"The most common things that I see women reporting is painful sex, low libido, inability to orgasm, lack of desire, and fear of sex because of hurting the baby or disrupting the pregnancy," said Kristin Mallon, R.N., certified nurse midwife and the co-founder of menopause treatment service FemGevity in New York City.
This can mean the thought of sex and orgasms leaves pregnant people afraid to experiment.
The increase in estrogen can cause painful sex (dyspareunia) whether a person has an orgasm or not. Mallon said the best way to deal with dyspareunia is to engage in more sexual activity and use silicone-based lubricants to reduce discomfort.
"As the body is adjusting to hormones and the hormones level out, the body will adjust to the increase in hormones and the symptoms will go away," she said, while acknowledging this may not work for everyone and that painful sex or orgasms can continue, but they typically go away after the baby is born.
Prioritize Safety and Comfort During Pregnancy Sex: Congratulations, you're pregnant! And no, that doesn't mean you should stop having sex. If your pregnancy is going smoothly and there are no health concerns that would warrant abstaining from sex, it is very likely any position or sexual act that feels good is on the table.
Treatments for painful orgasms
It's not always possible to eliminate uncomfortable orgasmic contractions altogether during pregnancy, but you may be able to manage them.
Certain methods can help reduce or eliminate the pain associated with orgasms during pregnancy, according to Maniar:
- Avoid sex or orgasm. If the discomfort persists despite other treatments, avoiding intercourse or orgasm-inducing activity until after delivery might be necessary.
- Get medical treatments. If the pain is due to infection or inflammation, treatments such as antibiotics or anti-inflammatory medications may be prescribed by your provider.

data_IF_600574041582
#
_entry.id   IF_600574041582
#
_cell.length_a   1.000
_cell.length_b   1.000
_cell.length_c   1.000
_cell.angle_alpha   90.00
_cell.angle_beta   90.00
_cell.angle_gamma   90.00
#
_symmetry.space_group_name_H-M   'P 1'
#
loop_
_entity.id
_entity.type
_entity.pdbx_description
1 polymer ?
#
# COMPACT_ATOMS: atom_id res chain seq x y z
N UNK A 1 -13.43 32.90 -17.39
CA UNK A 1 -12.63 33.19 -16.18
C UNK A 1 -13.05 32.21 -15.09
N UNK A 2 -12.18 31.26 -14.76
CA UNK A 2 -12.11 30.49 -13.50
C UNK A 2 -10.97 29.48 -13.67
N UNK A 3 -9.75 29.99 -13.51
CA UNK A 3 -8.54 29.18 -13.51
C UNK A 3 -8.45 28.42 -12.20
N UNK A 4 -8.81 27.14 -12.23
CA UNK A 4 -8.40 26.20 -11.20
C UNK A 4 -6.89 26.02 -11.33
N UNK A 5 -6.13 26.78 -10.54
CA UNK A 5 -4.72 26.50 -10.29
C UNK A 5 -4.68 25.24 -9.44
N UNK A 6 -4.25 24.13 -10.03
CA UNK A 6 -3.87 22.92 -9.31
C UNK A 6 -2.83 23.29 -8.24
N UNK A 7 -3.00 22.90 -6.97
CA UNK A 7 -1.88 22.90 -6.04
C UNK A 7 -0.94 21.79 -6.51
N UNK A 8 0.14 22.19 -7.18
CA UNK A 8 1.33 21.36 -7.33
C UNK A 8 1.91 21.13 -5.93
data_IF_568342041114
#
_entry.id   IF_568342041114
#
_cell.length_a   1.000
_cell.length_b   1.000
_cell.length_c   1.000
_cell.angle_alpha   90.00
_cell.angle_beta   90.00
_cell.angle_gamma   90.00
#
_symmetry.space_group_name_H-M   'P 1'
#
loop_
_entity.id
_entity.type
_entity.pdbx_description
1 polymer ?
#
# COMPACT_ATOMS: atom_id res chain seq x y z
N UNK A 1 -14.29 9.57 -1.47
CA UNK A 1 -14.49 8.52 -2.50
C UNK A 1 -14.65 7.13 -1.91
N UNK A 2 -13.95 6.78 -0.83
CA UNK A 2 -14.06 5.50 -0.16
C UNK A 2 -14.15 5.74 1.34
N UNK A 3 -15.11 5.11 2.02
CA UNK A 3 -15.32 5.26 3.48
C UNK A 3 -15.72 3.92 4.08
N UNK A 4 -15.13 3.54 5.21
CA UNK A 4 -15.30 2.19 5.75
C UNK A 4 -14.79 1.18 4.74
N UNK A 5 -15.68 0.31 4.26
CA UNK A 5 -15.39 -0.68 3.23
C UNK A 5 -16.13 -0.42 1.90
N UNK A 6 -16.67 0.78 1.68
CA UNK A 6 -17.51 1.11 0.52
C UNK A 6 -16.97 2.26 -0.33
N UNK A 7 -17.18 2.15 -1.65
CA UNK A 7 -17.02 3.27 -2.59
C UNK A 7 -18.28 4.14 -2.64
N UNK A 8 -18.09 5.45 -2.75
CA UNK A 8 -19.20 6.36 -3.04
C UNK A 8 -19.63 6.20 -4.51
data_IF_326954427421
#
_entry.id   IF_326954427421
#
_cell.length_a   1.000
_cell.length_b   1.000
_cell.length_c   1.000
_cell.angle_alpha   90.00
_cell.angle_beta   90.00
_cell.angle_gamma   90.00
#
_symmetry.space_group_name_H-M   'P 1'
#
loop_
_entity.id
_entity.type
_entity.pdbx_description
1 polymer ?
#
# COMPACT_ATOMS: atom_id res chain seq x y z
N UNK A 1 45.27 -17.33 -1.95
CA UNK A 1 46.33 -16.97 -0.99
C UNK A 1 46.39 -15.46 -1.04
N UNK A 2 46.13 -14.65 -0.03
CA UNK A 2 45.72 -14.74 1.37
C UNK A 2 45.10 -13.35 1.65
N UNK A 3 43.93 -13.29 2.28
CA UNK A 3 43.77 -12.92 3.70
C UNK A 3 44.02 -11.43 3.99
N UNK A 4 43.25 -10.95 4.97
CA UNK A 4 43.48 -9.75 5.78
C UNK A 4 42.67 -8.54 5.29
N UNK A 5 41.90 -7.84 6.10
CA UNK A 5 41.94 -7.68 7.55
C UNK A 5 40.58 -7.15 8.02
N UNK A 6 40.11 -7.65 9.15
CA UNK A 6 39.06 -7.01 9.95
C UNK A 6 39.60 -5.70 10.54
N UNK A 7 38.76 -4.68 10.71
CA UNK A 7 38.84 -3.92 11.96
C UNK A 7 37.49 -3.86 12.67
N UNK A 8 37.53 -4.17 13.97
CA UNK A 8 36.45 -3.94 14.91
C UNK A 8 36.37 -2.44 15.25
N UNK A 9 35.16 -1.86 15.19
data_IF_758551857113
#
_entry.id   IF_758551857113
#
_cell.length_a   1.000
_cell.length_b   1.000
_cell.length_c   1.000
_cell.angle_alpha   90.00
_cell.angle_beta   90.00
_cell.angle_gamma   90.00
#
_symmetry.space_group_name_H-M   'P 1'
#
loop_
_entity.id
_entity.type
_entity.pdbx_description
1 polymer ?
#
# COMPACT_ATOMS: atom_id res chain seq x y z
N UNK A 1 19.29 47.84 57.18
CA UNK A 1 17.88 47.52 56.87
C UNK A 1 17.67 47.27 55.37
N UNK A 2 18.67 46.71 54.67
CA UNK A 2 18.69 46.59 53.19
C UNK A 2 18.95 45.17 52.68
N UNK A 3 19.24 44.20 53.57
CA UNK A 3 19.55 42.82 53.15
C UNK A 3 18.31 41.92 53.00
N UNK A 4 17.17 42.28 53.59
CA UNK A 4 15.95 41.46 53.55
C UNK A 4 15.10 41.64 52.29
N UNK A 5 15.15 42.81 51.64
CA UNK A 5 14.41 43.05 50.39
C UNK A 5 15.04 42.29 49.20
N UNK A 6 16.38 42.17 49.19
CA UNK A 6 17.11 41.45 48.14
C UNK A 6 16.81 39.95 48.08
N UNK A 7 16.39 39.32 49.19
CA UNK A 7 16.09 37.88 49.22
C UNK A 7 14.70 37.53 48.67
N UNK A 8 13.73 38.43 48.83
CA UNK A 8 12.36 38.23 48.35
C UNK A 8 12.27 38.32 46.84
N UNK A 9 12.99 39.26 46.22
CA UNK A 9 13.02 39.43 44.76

- Practice pelvic floor exercises. Strengthening the pelvic muscles using exercises such as Kegels can help reduce pain during an orgasm.
- Engage in relaxation techniques. The perinatal period can be stressful for many women, and relaxing activities such as pregnancy-safe yoga, meditation or deep breathing may help.
Addressing your concerns about sex during pregnancy
Of all the things people fear during pregnancy, being unable to have orgasms or sex is not typically one of them.
For couples who want to discuss the fears or practicalities about pregnancy sex, Heather Shannon, a Puerto Rico-based licensed clinical counselor and an AASECT-certified sex therapist, advised coming up with solutions that work for both of you.
"Get creative," she said. "There are a lot of ways to feel close and be intimate, so stay open-minded and keep as many options as possible on the table."
To kick off a potentially difficult conversation about sex, Shannon recommended the softened startup method, a technique created by the Gottman Institute. The method encourages a person to begin a conversation with a partner by stating a positive intention or something they already agree on. This can help reduce arguments and can be used for any discussions that may feel difficult or awkward.
When to worry about sex and pain during pregnancy
If you have concerns about sex, orgasms or any worrying symptoms—persistent cramping beyond one hour or spotting—during your pregnancy, you should contact your health team.
With some conditions, a person will be advised to avoid sex during pregnancy altogether. These could include placenta previa, cervical incompetence, a history of preterm labor, a twin or multiples pregnancy, high-risk pregnancies or if your waters have broken.
Otherwise, sex and orgasms are considered to be safe during pregnancy.